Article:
However, the widespread insecurity, population displacement, poor Food Security situation, sub-optimal Water, Hygiene and Sanitation Practices and high disease burden continue to strain the on-going efforts to curb malnutrition in all its forms in the region.
According to the latest Nutrition Survey, the prevalence of Global Acute Malnutrition (GAM) among Boys and Girls aged below 5 Years is 11% in Borno, 13% in Yobe and 6% Adamawa, indicating very high levels of malnutrition according to World Health Organization classification.
The Protracted Access Constraints has made the Situation even worse in Rann (Kala Balge), South Yobe, Magumeri, Jere and Konduga Local Government Areas.
What is RUTF?
RUTF (ready-to-use therapeutic food) gives malnourished children the vital nutrients they need to recover. The original and most well known RUTF, Plumpy’nut, was invented in 1996 by French pediatrician André Briend.
As the name suggests, Plumpy’nut is a peanut-based paste served in a foil pouch. This means that it is portable, non-perishable, and can be eaten by babies who are not yet ready for solid foods.
The exact ingredients for an RUTF can vary based on the brand, but the standard RUTF has the same features: high in calories, nutrients, and vitamins to help children suffering from acute malnutrition rapidly gain weight.
RUTF’s history goes hand-in-hand with Concern’s own history. This was not just an invention: It was a revolution in how we treat malnutrition.
It ensures rapid weight gain in severely malnourished children and has improved the lives of hundreds of thousands of children over the years.
Poor feeding practices, such as inadequate breastfeeding, offering the wrong foods, and not ensuring that the child gets enough nutritious food, contribute to malnutrition.
Nigeria needs N5bn to halt malnutrition in North East
According to UNICEF, Nigeria needs N5 billion to urgently purchase RUTF in order to halt emergence of new cases of SAM estimated to affect 258, 950 children living in the North East by the year 2020.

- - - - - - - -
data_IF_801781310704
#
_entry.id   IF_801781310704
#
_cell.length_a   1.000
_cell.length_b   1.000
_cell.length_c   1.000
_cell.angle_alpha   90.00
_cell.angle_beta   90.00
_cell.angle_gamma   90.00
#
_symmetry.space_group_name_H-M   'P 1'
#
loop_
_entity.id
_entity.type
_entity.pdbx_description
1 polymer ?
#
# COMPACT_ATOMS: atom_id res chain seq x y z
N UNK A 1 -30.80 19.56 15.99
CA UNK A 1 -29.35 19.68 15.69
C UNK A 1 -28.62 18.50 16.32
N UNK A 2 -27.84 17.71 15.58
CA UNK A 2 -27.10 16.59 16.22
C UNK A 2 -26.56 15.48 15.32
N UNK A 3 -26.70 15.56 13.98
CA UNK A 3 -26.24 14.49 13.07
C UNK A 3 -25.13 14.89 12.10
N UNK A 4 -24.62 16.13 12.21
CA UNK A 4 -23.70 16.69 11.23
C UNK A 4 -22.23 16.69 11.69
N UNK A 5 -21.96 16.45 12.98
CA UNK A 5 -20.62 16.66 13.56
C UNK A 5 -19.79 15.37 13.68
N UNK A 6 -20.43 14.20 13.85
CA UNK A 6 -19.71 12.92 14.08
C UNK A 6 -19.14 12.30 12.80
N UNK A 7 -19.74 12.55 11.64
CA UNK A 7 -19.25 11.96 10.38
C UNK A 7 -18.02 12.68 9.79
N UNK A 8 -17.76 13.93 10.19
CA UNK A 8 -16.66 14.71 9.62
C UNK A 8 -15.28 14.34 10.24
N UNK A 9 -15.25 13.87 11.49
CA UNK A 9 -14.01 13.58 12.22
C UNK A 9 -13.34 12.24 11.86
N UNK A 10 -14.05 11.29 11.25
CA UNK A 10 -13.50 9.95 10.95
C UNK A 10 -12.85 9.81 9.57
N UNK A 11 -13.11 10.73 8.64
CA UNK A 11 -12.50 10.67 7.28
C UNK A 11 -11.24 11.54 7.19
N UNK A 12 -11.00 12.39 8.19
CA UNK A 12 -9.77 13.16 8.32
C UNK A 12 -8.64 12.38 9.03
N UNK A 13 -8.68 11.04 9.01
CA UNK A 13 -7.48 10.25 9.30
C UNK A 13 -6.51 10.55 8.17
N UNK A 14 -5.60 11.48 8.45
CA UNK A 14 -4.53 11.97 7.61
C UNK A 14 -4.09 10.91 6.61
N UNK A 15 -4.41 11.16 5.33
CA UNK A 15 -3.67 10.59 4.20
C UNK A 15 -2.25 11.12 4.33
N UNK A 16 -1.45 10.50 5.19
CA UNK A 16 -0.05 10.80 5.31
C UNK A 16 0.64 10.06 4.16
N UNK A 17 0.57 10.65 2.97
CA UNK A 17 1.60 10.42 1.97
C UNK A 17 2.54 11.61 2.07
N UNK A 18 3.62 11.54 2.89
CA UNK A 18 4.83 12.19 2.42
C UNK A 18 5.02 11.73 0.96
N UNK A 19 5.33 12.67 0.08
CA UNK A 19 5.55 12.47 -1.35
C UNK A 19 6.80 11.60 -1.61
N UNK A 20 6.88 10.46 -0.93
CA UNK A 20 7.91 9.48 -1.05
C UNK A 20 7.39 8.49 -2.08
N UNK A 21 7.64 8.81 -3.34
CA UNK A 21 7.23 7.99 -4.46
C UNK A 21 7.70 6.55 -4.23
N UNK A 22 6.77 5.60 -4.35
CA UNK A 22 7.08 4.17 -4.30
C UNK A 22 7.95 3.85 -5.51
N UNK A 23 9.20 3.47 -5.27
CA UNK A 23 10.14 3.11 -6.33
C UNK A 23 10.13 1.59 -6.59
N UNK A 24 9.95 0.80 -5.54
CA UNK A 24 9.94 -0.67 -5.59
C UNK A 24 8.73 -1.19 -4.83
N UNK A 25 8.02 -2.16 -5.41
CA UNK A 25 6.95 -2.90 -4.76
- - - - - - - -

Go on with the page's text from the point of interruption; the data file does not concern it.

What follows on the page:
UNICEF nutrition specialist, Aminu Usman who made this known during a media dialogue on Integrated and Timely Response to Nutrition Related Humanitarian Needs in Maiduguri, Borno State, said that the money was much needed to avert a further exacerbation of the malnutrition crisis, which was fuelled by insecurity in the region.
While noting that a lot has been achieved in addressing the challenges of malnutrition in the region, he raised concerns of new cases of severe acute malnourished children due to influx of new arrivals of internally displaced persons, lack of access to hard to reach areas and late presentation of malnourished children whose parents were ashamed to seek treatment.
Usman however disclosed that the Department for International Development (DFID), has committed a total of £41million to address what he termed as the “deteriorating nutrition related crisis” in Borno and Yobe states from April 2019 to March 2020.
He explained that out of the sum, £36 million targets 922,249 children in nine local government areas of Borno State, while £5 million targets 585, 565 children in three local government areas in Yobe State.
Usman who noted that the funding from DFID was inadequate to arrest the situation, added that there was a funding gap of N4.4billion.
He called on government at all levels to avert a further deterioration of an already poor nutrition situation in the North East. “Nutrition sector estimates there will be 258,950 boys and girls suffering from Secure Acute Malnutrition (SAM), in 2020 in Adamawa, Borno and Yobe states. N5billion is needed to necessitate procurement of 258,950 cartoons of Ready to Use Therapeutic Food (RUTF) for SAM.
“Funding has been secured for 29, 314 cartoons of RUTF, there is a funding gap of N4.4 billion for procurement of 229, 636 cartoons.